The Butler

We have no tolerance for politics in the White House

Lee-Daniels-The-Butler-Robin-Williams-Forest-WhitakerLee Daniels takes a page out of John Carpenter’s book: attempting to force us to give a crap about who directed the movie by putting his own name in the title.  This always fails.  Why not include the DP, the key grip, and the editor in the title as well?  What about the makeup artists who made Forest Whitaker look like an old man?  Or what about, y’know, the writer?  I’m not against everyone involved getting proper credit, but a film not written by the director belongs to the director insofar as Aldous Huxley’s Brave New World belongs to me just because I bought a copy and had my own reading of what it was all about.

Thankfully, the film itself does not fail.  The Butler features Forest Whitaker as Cecil Gaines, in part based upon Gene Allen, a black butler who served in the White House under several presidents.  Starring alongside Whitaker is Oprah Winfrey, who should really quit the talk show/phony philanthropy schtick and become a full-time actress, as Cecil’s patient wife, Gloria, who must deal with not only Cecil’s long hours at the White House (which he’s not allowed to talk much about anyway), but the absence of her son Louis (David Oyelowo), who embarks on a life of activism in spite of his father’s insistence that the family stay apolitical.  The film’s narrative runs through Cecil’s and David’s entire lives over several decades, showcasing the points at which they intersect.  Gloria’s home life is touched on to some degree as well: she battles her own alcoholism, the horror of not knowing what’s happening to her own family members while they’re away, the advances of her lecherous neighbor (Terrence Howard), and whatever Cecil himself happens to bring home from work (and she is left in the dark for so long that JFK’s assassination doesn’t seem like such a big deal to her).

The various presidents are played by a cornucopia’s worth of movie stars, including Robin Williams, who plays Eisenhower completely straight, John Cusack as the opportunistic Nixon, heartthrobby James Marsden as Kennedy, Alan Rickman as the characteristically befuddled Reagan, Jane Fonda as Nancy Reagan, and Minka Kelly in a great (albeit tiny) performance as Jackie Kennedy.  Best of all is Liev Schreiber as Lyndon B. Johnson, whose hilarious vignettes could have carried an entire movie.  Each character fits into their sections well, but the star power becomes overwhelming sometimes – Vanessa Redgrave appears in a small role during Cecil’s childhood on a plantation, and Cecil’s coworkers (larger roles) are played by Cuba Gooding, Jr. and Lenny Kravitz.  The inevitability of another famous person showing up every ten minutes is not too distracting, but it’s a bit funny, giving the film a “meta” quality it probably doesn’t want.

Where the film falters is the use of thematic voiceover – something never necessary to a film’s movement; didn’t we learn that in Blade Runner?  Cecil’s rich voice sums up each section of film by restating exactly what we just watched and heard, while we see real archive footage of things that actually happened at that time.  This is not ancient history, however; this is historical information that everyone living today already knows about.  And when a film is already upwards of two hours, this stuff needs to be chopped.  There’s also some sloppy and obvious dramatic irony: Nixon tells Cecil, “I’m not going to resign, no matter what!” when the audience knows full well that he will.  Sentimentalism also nears full stride: piano music over melodramatic dialogue, and so on.  Much of the movie is genuinely emotional, but attempting to squeeze tears out of an audience using every device possible actually takes away from that.  We even get a Hollywood Mentor played by Clarence Williams III, who tells Cecil that the “N word” is “a white man’s word, filled with hate,” and after a lifetime of using the word, Cecil never speaks it again.  Is the character’s advice good?  Yes, of course it is.  But moments of epiphany are a sham, and scenes like this are designed for synthetic echoes later in the movie.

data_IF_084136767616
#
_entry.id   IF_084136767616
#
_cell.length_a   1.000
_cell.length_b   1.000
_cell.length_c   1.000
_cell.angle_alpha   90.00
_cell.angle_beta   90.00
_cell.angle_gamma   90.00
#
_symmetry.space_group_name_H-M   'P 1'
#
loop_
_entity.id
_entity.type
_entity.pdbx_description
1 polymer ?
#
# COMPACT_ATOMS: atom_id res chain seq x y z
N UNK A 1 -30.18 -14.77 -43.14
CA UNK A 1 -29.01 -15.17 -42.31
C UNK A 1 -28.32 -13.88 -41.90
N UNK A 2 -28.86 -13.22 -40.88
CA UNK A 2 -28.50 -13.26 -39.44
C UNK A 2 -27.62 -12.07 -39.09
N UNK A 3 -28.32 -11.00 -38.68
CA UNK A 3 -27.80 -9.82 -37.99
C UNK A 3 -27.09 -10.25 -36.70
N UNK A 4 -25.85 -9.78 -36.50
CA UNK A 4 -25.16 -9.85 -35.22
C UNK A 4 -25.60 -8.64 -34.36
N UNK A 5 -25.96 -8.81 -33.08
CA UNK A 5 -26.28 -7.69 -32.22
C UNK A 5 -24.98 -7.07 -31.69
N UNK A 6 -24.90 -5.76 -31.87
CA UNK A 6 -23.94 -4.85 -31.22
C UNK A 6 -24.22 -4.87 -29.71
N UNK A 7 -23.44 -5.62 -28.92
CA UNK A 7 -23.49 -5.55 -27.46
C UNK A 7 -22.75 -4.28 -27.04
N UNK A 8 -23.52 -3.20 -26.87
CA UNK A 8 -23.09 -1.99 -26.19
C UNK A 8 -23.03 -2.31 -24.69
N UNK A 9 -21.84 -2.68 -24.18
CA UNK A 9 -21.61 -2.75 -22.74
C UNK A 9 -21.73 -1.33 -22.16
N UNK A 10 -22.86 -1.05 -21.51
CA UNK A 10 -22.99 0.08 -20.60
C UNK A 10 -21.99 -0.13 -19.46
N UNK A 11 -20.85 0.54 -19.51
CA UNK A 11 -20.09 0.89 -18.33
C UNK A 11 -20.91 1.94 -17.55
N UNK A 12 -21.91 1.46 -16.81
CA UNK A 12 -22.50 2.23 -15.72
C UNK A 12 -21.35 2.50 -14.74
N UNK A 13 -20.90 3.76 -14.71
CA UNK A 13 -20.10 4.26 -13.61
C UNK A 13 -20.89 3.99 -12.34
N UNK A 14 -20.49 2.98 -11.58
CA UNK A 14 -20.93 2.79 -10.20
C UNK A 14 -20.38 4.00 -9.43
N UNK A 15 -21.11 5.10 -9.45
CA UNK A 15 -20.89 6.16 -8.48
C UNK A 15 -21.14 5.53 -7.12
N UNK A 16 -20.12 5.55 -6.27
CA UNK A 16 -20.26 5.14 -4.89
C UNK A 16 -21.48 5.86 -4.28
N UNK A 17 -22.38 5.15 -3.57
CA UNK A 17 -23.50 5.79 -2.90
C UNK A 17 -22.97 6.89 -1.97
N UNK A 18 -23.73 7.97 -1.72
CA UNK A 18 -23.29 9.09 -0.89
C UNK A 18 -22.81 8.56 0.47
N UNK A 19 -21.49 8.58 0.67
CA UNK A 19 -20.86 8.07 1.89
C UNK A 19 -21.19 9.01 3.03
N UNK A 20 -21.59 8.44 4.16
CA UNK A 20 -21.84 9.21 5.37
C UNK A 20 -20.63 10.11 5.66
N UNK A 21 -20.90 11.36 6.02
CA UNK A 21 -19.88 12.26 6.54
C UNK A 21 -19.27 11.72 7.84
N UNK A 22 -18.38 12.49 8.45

I’ll let you judge for yourself whether the film’s overt messages about racism are oversimplified (and whether the portrayal of the Black Panthers is as cartoony as what they showed us in school), but what cannot be denied is the genuine impact of seeing the Freedom Bus torched with Louis aboard (one of the historical events wisely dramatized and not shown entirely in archive footage); the cringe-inducing image of a segregated water fountain; our collective concealed rage at Cecil’s boss’s apathetic reactions to Cecil’s insistence year after year that the black staff be paid as much as the white staff.  In the showing I attended, there was plenty of cheering at triumphant moments (and, not surprisingly, in a theatre full of white people, an obnoxious amount of “What did he say?” in reaction to Cecil’s dialect [which, by the way, is spoken in an American accent!]  I consider myself adept at understanding dialect, but it sometimes seems like no one else is even trying).

In spite of its rigid narrative, The Butler manages genuine impact and a whole lot of true moments.

The_Butler_posterLee Daniels’ The Butler (2013); written by Danny Strong; directed by Lee Daniels; starring Forest Whitaker, Oprah Winfrey, and David Oyelowo)

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